Skip to main content


Volume 520: debated on Wednesday 15 December 2010

This morning, I had meetings with ministerial colleagues and others, and, in addition to my duties in this House, I shall have further such meetings later today.

Time and time again, the Prime Minister has said that he wants to protect the poorest and most vulnerable while reducing the budget deficit, so can he explain to me and to residents of my Lewisham East constituency why he is heaping huge cuts on local councils, which tend to spend half their overall budget on child protection, care for the elderly and services for the disabled?

Let me tell the hon. Lady what we are doing in Lewisham to protect the most vulnerable. The per pupil funding in our schools in Lewisham will be maintained at £6,951 per pupil—that is the 10th highest in the country, recognising the level of deprivation. On top of that, for the first time in our history we will be adding a pupil premium of £430 per child. That is an excellent policy.

Q2. The BBC reports that the German Finance Minister wants to set an interest rate to punish Ireland. Will the Prime Minister confirm that this country wants to help Ireland? (30542)

My right hon. Friend the Chancellor of the Exchequer will be setting out the details of the loan on Second Reading of the Bill today, but I think that it is worth standing back and asking ourselves, “Why is it that we are able to make a loan to Ireland? Why is it that people are asking us to do that?” It is because Britain’s economy is out of the danger zone and recovering. If we had listened to the Labour party, we would still be in a hole.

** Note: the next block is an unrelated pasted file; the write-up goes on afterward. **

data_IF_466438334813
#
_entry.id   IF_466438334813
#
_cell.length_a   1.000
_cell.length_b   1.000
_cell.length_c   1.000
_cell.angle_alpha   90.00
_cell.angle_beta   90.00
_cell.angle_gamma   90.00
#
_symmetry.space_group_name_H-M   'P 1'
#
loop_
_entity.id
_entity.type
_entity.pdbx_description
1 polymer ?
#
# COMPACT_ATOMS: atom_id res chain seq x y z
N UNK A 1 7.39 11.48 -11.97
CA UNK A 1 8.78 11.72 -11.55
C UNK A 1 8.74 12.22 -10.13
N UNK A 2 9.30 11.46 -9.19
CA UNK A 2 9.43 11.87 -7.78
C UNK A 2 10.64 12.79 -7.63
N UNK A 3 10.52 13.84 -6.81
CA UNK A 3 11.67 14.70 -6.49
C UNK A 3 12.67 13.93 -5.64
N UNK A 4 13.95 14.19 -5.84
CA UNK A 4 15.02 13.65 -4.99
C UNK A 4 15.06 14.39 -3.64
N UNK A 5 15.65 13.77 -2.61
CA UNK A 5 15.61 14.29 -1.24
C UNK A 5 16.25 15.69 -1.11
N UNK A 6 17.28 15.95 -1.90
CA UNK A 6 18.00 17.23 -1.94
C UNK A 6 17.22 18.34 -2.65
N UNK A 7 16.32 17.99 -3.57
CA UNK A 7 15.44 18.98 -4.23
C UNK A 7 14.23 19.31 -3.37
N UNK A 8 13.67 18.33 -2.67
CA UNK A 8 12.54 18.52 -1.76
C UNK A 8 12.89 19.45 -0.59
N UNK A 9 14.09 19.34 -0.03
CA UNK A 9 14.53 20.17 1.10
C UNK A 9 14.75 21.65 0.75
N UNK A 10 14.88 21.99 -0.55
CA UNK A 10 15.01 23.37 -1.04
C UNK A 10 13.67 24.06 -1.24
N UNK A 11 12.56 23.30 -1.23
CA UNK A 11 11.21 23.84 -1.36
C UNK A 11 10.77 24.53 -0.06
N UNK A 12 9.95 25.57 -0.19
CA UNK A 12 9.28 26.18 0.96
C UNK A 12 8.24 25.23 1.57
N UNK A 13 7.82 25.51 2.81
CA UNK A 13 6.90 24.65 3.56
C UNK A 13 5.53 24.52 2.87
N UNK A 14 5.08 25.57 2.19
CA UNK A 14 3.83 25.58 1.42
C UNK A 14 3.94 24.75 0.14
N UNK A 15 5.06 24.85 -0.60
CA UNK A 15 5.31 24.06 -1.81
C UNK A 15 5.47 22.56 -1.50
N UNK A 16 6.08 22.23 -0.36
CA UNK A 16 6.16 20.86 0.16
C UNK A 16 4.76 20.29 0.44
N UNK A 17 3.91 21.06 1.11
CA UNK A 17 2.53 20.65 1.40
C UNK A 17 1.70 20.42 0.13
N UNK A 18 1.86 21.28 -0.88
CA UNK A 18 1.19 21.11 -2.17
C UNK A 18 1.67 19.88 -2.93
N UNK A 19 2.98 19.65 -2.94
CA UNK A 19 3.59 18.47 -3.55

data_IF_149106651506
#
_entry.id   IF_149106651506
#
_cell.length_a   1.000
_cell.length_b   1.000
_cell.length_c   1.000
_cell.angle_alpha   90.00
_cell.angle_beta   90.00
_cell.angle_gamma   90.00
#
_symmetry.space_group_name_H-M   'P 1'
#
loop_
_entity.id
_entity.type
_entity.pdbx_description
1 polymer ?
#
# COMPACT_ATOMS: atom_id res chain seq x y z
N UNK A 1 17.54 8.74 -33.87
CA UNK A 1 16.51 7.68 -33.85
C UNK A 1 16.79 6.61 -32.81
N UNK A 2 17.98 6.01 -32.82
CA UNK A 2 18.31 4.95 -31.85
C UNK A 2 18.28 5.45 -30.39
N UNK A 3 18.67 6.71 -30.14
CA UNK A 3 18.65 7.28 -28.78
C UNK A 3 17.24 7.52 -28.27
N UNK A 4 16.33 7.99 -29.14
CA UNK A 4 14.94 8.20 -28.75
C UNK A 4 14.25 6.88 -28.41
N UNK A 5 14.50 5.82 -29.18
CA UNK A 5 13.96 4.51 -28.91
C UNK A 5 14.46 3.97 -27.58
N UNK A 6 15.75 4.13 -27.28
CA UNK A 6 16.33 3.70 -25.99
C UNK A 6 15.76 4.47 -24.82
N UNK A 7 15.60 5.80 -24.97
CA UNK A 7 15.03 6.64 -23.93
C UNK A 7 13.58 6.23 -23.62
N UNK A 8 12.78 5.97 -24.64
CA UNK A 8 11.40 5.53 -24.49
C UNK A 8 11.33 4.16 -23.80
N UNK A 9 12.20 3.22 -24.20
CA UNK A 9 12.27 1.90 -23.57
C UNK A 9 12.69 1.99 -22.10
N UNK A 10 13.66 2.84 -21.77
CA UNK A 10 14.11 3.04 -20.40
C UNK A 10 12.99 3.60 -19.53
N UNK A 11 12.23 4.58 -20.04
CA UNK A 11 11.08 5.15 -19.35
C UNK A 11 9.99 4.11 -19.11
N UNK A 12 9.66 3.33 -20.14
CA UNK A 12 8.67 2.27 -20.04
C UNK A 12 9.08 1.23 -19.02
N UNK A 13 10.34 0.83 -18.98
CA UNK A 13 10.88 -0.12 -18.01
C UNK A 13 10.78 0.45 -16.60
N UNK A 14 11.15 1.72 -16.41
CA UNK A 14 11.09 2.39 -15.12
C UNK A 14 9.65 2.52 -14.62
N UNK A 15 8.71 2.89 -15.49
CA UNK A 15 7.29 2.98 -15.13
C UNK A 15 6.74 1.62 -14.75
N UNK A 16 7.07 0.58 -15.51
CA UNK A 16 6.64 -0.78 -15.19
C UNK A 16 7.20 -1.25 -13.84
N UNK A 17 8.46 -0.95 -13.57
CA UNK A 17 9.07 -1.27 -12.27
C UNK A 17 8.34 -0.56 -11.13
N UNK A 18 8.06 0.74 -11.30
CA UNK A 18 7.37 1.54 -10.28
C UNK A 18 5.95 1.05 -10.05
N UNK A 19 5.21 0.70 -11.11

May I start by paying tribute to our troops serving in Afghanistan? We owe them a huge debt of gratitude for everything that they are doing for us, and our thoughts will be with them and with their families, who will be apart from them at this time of year.

Does the Prime Minister recognise the concern that there will be about the rise in unemployment of 35,000 that we saw this morning? Does he understand that for all those families around the country, his confidence and indeed his restatement today that Britain “is out of the danger zone” will seem very hollow?

First, let me join the right hon. Gentleman in paying tribute to our forces in Afghanistan, whom I visited last week, and to all their families, who will be missing them at Christmas time. To be fair, under the Government of whom he was a part and under this Government we are making big improvements on their contact home—on fax time, telephone time and all the contact that they need—and that is absolutely right.

On the unemployment figures, of course everyone should be concerned—and I am concerned—by a rise in unemployment. When anyone loses a job it is a tragedy for that person, and we must do everything we can to help people into work. With the Work programme we will be launching the biggest back-to-work programme in this country for 70 years. To be accurate, although part of the figures are disappointing, they are mixed because we see that the claimant count has come down in the unemployment figures and we are also seeing an increase in the number of vacancies in our economy—every day there are another 10,000 vacancies. So, yes, we have to get the private sector going and increase the number of jobs available. Over the past six months, we have seen 300,000 new private sector jobs. We need more of them, and keeping our economy out of the danger zone is the way to get them.